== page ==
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May 15, 2021

Alro Slatina disagrees with Competition Council sanctions

As we informed in our previous issue, the Competition Council has issued fines against Hidroelectrica and several of its partners/beneficiaries for striking agreements that concerned the contracts concluded in 2004-2012. Alro Slatina is among those sanctioned, receiving a fine of over RON 21 M. According to the company, the fine represents 1.05 per cent of its 2014 turnover.

In a communiqué remitted to the editorial office, Alro Slatina, one of the biggest aluminium producers in Central and Eastern Europe, reaffirms its position according to which the company had a fair commercial relation with Hidroelectrica, in line with all legal provisions that regulate the Romanian energy sector.

At the same time, the communiqué points out that Alro did not conclude a horizontal or vertical agreement in what concerns the contract that the Competition Council analyzed.
Alro will take all the legal measures necessary and will act towards demonstrating, once again, that in relation with the energy producer, it acted in full compliance with the requirements in place.

Being a final energy consumer, Alro didn’t resell electricity, but used it exclusively in the Group’s aluminium production process. Moreover, there is no precedent, in the European jurisprudence, regarding sanctions against a final electricity consumer for vertical agreements for market closing via long term contracts.

The Company has a unique electricity consumption profile in Romania, pays in advance for its electricity supply, allowing its supplier access to a guaranteed financial flow to finance its operational and investment activities, without any collateral over its fixed assets and receivables.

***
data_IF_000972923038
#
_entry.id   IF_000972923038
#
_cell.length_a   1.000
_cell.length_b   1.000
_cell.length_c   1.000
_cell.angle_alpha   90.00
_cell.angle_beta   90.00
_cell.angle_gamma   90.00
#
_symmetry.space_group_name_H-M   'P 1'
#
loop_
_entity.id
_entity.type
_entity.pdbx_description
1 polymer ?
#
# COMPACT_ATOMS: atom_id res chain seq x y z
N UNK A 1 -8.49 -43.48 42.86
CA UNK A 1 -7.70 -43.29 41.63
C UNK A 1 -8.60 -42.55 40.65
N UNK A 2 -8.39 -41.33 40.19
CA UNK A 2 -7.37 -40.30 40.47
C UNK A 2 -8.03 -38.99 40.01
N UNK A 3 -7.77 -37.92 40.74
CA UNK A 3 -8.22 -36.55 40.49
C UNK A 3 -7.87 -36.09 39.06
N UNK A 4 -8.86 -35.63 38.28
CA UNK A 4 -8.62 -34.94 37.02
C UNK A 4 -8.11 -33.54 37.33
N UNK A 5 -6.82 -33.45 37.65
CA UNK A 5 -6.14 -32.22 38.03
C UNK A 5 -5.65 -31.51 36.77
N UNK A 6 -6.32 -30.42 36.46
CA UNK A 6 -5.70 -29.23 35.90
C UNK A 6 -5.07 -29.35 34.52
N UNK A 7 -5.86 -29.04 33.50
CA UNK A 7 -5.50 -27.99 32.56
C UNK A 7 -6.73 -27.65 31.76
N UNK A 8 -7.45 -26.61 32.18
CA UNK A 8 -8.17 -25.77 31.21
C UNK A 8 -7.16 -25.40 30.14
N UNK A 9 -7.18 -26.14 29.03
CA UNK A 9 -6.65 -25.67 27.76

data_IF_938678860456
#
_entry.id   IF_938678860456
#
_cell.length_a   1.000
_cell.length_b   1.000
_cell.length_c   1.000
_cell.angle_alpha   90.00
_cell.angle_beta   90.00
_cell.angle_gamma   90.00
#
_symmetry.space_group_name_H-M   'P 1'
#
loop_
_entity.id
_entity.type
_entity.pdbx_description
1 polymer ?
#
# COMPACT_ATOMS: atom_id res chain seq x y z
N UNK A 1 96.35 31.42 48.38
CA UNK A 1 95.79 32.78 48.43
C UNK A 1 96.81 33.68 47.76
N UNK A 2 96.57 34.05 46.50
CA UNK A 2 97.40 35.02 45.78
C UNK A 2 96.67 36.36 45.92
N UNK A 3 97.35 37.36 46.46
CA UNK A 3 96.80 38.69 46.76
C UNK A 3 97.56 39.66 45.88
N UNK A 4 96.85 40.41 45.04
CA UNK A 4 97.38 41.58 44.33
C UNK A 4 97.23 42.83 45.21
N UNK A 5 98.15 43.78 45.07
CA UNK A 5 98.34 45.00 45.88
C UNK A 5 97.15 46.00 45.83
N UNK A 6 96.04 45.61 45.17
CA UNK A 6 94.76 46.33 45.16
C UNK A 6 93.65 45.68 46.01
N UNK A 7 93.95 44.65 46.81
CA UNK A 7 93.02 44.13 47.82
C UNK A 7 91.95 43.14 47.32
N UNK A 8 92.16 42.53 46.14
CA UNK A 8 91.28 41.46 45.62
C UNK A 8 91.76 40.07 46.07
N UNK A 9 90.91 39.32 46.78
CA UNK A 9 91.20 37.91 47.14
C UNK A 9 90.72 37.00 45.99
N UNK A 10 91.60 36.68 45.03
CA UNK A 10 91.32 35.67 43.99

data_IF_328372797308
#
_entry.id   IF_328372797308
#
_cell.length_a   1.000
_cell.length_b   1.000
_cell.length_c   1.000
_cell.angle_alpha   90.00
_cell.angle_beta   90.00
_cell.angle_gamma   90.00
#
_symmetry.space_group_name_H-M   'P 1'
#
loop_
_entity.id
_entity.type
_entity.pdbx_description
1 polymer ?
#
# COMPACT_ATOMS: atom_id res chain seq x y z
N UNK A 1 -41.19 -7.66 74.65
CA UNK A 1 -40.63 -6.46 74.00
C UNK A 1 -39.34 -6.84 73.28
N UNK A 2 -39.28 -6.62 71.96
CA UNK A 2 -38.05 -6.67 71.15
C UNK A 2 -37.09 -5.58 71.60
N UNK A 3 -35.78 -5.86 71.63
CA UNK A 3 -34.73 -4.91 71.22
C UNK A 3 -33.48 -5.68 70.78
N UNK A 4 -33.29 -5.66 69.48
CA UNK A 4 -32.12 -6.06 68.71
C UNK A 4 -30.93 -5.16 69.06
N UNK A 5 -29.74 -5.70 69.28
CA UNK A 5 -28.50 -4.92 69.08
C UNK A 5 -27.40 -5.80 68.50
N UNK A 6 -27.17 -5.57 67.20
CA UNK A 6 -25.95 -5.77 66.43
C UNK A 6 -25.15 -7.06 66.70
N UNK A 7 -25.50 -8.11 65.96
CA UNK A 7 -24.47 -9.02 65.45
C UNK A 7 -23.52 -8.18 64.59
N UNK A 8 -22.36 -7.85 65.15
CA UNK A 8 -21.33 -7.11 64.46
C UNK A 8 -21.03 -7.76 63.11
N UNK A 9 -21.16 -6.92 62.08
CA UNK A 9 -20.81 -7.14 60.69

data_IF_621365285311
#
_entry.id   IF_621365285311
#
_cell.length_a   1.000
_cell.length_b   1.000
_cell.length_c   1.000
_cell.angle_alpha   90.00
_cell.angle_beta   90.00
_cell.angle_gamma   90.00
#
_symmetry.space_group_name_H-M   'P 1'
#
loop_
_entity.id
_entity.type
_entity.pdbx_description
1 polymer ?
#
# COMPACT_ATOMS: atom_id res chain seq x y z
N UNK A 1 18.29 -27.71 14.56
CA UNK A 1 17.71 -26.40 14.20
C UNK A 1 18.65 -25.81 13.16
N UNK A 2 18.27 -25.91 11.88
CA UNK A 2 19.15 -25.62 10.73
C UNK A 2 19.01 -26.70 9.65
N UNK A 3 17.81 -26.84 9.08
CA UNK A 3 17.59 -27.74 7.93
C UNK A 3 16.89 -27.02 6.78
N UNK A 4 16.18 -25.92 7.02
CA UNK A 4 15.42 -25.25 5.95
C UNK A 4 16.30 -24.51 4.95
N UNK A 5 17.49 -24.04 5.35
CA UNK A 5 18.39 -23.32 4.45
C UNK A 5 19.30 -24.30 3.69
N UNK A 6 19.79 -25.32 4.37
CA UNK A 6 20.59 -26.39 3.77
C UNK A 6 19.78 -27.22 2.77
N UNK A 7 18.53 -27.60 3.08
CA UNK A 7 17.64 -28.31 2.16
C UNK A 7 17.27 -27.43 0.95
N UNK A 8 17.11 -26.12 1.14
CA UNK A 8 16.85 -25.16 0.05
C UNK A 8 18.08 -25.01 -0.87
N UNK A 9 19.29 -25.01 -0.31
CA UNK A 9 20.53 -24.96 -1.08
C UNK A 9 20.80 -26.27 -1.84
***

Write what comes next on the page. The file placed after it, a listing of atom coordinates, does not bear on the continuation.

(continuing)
Alro reminds the public that these contracts were the object of an investigation conducted by the European Commission (EC) in a file that targeted a potential “preferential electricity tariffs”. After an in-depth analysis, conducted over several years, the EC concluded “Hidroelectrica charged prices that were fully in line with the benchmark market price”.
As per the EC press release sent out on June 12th, 2015, “following an in-depth investigation, the European Commission has concluded that electricity supply contracts signed by the state-owned Romanian electricity generator Hidroelectrica with certain electricity traders and industrial customers did not involve state aid within the meaning of the EU rules”.

As per a study conducted by the Centre for European Policy Studies (CEPS), the electricity tariff paid by Alro is 4.5 times higher than the lowest price paid by an European company and three times higher compared to the European average.
Alro activates on a highly competitive international market, where some aluminium smelters shut down over the past years, precisely because of unsustainable electricity costs. The Company exports over 70% of its production, and high, uncompetitive prices with electricity determined Alro to shut down 25% of its production capacity.

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